Write on Wednesday – By Any Other Name

I’m never quite sure what to say when people ask me what I “do.” What they really mean, of course, is what do I do for a living, what I get paid for doing. Depending on who’s asking, I’ll answer that I’m an administrative assistant (or an administrative professional, as I’ve been hearing lately). Sometimes, I’ll say that I’m an admin assistant and also a musician. I have never said “I am a writer.”

Why is that? In the past year, I’ve probably spent just as much time writing as I have working in my office job, or playing piano for my school groups. I’ve written dozens of haiku and poems, I’ve completed three short stories and one novel, not to mention close to 250 blog posts on various subjects. I’ve filled 8 spiral notebooks with handwritten morning page meditations, yet none of my family or friends (except those of you who are reading this) have any idea that I’ve been doing all this scribbling in my “spare time.”

I’m just starting to get my head around the idea that I might be a writer – see, I still can’t quite say it for certain! But Brenda Ueland says it, Julia Cameron says it, Natalie Goldberg says it~if you wrote something today, you are a writer. Unfortunately, I’ve been well conditioned by this product driven world we live in – a world that tells us that unless you’ve created something that’s in demand, something that people are willing to pay for, then you haven’t really produced anything worthwhile. It doesn’t matter that I spend lots of my free hours sitting in front of this screen, searching for just the right words to convey my ideas about something, or that I study the craft of writing by reading other writers on the subject, or that I feel a sublime sense of well being when I manage to get a sentence or a simile just right. The satisfaction I get from writing~ from using language to convey thoughts, ideas, emotions~is extremely valuable to me. Isn’t that reward enough to convince me that I am a writer?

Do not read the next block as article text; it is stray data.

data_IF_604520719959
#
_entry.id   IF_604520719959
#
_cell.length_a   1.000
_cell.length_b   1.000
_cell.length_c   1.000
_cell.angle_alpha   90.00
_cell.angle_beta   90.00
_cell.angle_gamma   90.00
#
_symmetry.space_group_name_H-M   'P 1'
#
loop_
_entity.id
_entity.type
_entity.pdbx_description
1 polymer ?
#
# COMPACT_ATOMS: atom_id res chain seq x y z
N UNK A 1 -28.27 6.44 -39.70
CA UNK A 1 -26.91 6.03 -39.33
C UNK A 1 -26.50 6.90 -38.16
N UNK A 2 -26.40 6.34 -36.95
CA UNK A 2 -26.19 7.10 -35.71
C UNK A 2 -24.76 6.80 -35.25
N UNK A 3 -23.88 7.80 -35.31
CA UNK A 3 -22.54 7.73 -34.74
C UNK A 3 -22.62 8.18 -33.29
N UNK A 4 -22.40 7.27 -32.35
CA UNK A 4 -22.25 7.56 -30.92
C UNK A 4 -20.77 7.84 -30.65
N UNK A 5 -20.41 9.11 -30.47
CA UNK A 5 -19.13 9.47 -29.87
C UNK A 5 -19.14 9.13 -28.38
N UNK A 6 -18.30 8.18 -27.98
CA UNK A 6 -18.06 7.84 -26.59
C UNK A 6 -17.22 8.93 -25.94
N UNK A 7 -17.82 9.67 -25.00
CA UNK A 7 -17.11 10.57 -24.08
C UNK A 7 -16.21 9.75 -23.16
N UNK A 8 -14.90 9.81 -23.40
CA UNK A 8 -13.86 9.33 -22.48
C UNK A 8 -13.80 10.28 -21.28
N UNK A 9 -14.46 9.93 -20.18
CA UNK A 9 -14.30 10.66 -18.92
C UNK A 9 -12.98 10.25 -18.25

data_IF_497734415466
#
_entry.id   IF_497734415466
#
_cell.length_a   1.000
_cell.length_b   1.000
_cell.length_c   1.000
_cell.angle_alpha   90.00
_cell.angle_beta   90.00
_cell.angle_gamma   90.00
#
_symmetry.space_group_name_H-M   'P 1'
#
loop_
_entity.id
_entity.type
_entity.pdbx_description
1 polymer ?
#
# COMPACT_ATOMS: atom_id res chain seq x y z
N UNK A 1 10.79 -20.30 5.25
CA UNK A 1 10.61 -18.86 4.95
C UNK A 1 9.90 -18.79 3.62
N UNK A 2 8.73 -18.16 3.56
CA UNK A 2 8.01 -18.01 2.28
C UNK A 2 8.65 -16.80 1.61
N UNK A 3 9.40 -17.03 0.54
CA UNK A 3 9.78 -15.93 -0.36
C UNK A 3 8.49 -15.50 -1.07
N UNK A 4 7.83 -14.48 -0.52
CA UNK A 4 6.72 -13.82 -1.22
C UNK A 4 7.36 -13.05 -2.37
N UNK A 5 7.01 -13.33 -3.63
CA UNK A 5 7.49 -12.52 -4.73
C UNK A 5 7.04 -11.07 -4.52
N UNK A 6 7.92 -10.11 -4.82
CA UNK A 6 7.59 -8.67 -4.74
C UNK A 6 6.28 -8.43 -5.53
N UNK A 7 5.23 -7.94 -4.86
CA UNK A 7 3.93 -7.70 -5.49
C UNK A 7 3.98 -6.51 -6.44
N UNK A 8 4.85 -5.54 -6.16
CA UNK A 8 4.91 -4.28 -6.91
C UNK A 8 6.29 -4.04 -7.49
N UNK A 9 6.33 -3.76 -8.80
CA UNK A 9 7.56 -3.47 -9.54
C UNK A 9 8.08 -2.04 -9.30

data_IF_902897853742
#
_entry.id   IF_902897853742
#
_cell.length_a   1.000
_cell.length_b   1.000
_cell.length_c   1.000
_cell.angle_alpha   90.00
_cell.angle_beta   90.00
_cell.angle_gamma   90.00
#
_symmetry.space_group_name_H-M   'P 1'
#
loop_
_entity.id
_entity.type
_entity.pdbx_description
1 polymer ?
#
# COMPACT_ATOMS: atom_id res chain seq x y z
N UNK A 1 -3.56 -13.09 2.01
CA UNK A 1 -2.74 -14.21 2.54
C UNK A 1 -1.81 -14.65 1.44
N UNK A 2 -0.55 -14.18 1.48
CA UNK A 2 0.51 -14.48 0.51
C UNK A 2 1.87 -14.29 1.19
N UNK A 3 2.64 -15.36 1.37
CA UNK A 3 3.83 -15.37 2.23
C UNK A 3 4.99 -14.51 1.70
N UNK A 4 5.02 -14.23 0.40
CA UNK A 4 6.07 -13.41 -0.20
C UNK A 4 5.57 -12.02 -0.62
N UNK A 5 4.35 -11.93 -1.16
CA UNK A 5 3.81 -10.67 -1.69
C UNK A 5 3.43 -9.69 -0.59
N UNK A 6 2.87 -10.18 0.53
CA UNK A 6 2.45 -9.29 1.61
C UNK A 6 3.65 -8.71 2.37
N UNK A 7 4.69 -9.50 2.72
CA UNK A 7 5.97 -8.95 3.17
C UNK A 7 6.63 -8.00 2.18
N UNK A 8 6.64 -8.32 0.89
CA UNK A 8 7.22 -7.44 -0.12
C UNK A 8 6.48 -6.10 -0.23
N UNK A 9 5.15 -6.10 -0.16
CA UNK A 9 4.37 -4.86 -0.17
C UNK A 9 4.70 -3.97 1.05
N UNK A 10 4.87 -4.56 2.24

In the past, it’s been easier for me to define myself as a musician, because people listen to my music. The reward of playing for an audience is immediate and intoxicating. You see their reaction in the smiles on their faces, you feel their involvement in the energy that pervades the room, you hear their enjoyement in the excited applause. I admit that I love that instant reaction, that feeling of providing the audience with something that entertains and enlightens them. The writer’s “product”~the essay, the story, the poem~is “consumed” somewhere else. The feedback is rarely immediate, and sometimes doesn’t come at all.

Except, of course, in this world of blogging. What a gift to those of us who need to feel as if their words are being read, being consumed by someone, somewhere, who might find them meaningful. The internet has provided writers like us with a place to share our stories, our perspective, our experiences, and ~even more exciting~ to engage in a dialogue with other writers. At least in this space, I find myself much more comfortable saying that I am a writer.

Perhaps, some day, I’ll be able to say it to the rest of the world as well.

So, how about you? Do you call yourself a writer? Shouldn’t you?

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20 thoughts on “Write on Wednesday – By Any Other Name

  1. The amount of writing you’ve done in the past year must surely make you a writer. And the quality of your writing is proof of your practice. We need to get past the concept that everything must have a price before it has value.

    I’ve struggled with this for years too. Even after my writing group published a chapbook I couldn’t call myself a writer; my teacher practically forced me to get business cards that said “Writer” beneath my name. It felt like a lie and I eventually threw them out.

  2. I have so enjoyed the things you’ve written and know how much time you devote to your writing life, but I can understand the reluctance that has been built into your thinking over the years. As Dierdre said, even though we can see the evidence that supports it, we find it difficult to fully take it in.